We asked registered users of career change support services how they felt about the obligation to provide employment opportunities for workers up to the age of 70, and approx. 60% felt positive about it (foreign capital company employees: 61%, Japanese company employees: 57%). The percentages of foreign capital company employees and Japanese company employees feeling positive were higher than that of companies by 22 points and 6 points, respectively. (Responses from companies/ foreign capital companies: 39%, Japanese companies: 51%, see Fig. 2, Page 2)
Registered users of career change support services were more positive than companies, and they appeared to have high hopes for the enforcement of the revised act. Older respondents felt more positive about the change.

[Fig. 9] How do you feel about the obligation to provide employment opportunities for workers up to the age of 70 ? (Registered users of career change support services/foreign capital company employees)
[Fig. 10] How do you feel about the obligation to provide employment opportunities for workers up to the age of 70 ? (Registered users of career change support services/Japanese companyemployees)

7.  The most common reason why respondents were positive about the change was because they want to keep working as long as they were healthy and energetic. The most common reason why foreign capital company employees were negative was because they did not want to work up to the age of 70. The most common reason why Japanese company employees were negative was because they thought it was necessary to develop work environments and  laws so that workers did not need to work up to the age of 70. (Fig. 11, Fig. 12)

We asked registered users of career change support services why they felt positive. Approx. 70% responded that they wanted to keep working as long as they were healthy and energetic. (Foreign capital company employees: 69%, Japanese company employees: 68%) Then we asked respondents why they felt negative. The largest percentage of foreign capital company employees responded that they did not want to work up to the age of 70 (foreign capital company employees: 62%, Japanese company employees: 51%), and the largest percentage of Japanese company employees responded that it was necessary to develop work environments and laws so that workers did not need to work up to the age of 70  (foreign capital company employees: 61%, Japanese company employees: 56%). Common responses in “Other” included “fewer positions and employment opportunities for young workers”, “concerns about physical strength” and “concerns about a decline in performance and a resulting decline in companies’ competitiveness.”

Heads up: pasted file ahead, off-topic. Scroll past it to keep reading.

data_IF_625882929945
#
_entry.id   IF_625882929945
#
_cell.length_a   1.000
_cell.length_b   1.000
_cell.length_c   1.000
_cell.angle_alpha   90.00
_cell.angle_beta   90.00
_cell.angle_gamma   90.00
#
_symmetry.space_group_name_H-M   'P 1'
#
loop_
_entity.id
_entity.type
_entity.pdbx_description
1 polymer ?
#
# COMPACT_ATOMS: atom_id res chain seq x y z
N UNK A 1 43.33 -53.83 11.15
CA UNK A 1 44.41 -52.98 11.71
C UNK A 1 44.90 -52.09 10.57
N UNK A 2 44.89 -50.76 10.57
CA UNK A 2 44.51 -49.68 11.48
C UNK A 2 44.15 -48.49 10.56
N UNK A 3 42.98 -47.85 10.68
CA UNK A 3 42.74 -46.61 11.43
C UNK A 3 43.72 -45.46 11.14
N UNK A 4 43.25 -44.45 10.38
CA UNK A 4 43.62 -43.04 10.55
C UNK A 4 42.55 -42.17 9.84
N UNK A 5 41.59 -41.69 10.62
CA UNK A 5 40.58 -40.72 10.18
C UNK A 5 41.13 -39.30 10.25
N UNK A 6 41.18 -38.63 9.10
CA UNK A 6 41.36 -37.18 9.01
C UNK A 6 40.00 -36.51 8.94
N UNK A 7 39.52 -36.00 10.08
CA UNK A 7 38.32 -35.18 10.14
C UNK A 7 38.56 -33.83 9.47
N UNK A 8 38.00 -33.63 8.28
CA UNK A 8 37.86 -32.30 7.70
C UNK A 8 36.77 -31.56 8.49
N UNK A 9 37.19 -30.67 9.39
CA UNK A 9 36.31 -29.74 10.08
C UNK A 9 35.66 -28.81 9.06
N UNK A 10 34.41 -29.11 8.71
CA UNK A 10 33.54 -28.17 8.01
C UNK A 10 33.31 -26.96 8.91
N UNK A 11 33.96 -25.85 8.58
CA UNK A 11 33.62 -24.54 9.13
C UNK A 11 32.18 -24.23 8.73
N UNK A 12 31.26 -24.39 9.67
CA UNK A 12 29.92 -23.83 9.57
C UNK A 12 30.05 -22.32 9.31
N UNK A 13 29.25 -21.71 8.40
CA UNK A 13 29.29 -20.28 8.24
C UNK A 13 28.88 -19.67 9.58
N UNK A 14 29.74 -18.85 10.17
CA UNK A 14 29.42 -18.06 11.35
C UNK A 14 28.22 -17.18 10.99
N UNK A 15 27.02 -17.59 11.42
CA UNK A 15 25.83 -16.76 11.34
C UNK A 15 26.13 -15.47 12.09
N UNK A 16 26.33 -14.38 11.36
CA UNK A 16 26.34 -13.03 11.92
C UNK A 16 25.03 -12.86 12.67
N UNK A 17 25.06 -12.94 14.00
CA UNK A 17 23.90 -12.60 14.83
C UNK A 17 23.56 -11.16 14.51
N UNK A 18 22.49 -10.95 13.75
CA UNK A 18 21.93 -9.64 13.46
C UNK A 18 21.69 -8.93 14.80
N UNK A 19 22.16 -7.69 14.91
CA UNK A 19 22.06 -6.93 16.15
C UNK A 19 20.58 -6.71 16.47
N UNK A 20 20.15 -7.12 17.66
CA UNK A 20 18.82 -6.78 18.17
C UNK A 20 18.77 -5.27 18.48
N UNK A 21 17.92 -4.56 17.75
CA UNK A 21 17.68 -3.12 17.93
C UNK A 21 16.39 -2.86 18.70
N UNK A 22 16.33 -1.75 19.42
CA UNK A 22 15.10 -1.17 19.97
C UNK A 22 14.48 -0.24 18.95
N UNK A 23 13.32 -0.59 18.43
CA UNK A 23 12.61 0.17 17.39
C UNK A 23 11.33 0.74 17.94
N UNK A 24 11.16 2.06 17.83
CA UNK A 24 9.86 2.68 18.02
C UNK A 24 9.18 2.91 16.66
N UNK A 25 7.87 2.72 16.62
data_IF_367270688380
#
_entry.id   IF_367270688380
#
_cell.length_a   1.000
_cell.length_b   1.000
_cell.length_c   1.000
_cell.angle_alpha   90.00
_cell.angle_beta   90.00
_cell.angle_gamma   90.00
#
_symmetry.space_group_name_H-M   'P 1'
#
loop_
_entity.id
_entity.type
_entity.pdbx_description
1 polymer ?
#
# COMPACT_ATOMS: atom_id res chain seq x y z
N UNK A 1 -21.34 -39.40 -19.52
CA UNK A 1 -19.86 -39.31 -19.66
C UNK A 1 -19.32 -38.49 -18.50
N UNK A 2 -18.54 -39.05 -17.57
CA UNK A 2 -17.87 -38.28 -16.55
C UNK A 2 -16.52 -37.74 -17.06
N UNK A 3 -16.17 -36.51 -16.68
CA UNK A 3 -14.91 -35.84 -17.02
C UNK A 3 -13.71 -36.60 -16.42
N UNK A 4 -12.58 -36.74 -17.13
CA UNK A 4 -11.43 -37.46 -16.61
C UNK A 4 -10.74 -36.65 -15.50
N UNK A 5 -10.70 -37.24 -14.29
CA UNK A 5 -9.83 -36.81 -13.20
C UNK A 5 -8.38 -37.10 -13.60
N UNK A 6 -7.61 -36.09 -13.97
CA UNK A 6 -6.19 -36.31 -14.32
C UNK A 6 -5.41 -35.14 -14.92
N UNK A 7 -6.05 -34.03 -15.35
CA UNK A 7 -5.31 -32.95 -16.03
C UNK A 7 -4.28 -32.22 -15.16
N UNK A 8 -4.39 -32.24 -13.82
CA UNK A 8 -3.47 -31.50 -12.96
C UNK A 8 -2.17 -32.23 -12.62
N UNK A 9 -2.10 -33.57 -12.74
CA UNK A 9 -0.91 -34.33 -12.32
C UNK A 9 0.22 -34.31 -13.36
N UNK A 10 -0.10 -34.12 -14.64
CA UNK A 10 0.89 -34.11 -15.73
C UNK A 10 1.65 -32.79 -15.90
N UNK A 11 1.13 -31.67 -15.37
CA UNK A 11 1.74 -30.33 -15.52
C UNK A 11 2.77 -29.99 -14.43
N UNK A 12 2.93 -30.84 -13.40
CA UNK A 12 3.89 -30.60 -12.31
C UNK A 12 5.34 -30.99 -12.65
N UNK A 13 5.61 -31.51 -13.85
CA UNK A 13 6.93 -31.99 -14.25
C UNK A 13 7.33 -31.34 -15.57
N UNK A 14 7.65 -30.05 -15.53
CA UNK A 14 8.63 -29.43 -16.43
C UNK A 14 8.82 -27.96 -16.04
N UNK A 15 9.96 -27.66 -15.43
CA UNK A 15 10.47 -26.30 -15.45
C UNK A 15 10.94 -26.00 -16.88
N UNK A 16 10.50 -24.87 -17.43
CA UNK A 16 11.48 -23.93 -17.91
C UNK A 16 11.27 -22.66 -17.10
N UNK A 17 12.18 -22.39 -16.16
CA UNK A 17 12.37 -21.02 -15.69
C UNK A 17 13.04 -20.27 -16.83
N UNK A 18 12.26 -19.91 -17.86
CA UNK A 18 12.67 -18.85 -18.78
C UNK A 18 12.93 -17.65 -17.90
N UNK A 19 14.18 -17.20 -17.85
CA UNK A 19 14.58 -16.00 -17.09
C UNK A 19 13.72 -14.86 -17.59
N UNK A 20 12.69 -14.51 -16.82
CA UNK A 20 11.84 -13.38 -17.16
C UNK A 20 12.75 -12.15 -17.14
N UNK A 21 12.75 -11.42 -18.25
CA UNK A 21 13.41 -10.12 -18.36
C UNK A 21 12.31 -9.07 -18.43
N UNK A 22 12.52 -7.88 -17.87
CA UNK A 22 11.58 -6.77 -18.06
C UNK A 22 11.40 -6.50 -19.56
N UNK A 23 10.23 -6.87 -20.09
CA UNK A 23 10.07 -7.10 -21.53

[Fig. 11] Please respond if you feel positive about the obligation to provide employment opportunities for workers up to the age of 70. Why do you feel that way? (Multiple answers allowed)

     

[Fig. 12] Please respond if you feel negative about the obligation to provide employment opportunities for workers up to the age of 70. Why do you feel that way? (Multiple answers allowed)

    

▶Responses included in “other” (Open-ended)

・It deprives young workers of employment opportunities. We need to be more flexible about employment. (Foreign capital company employee)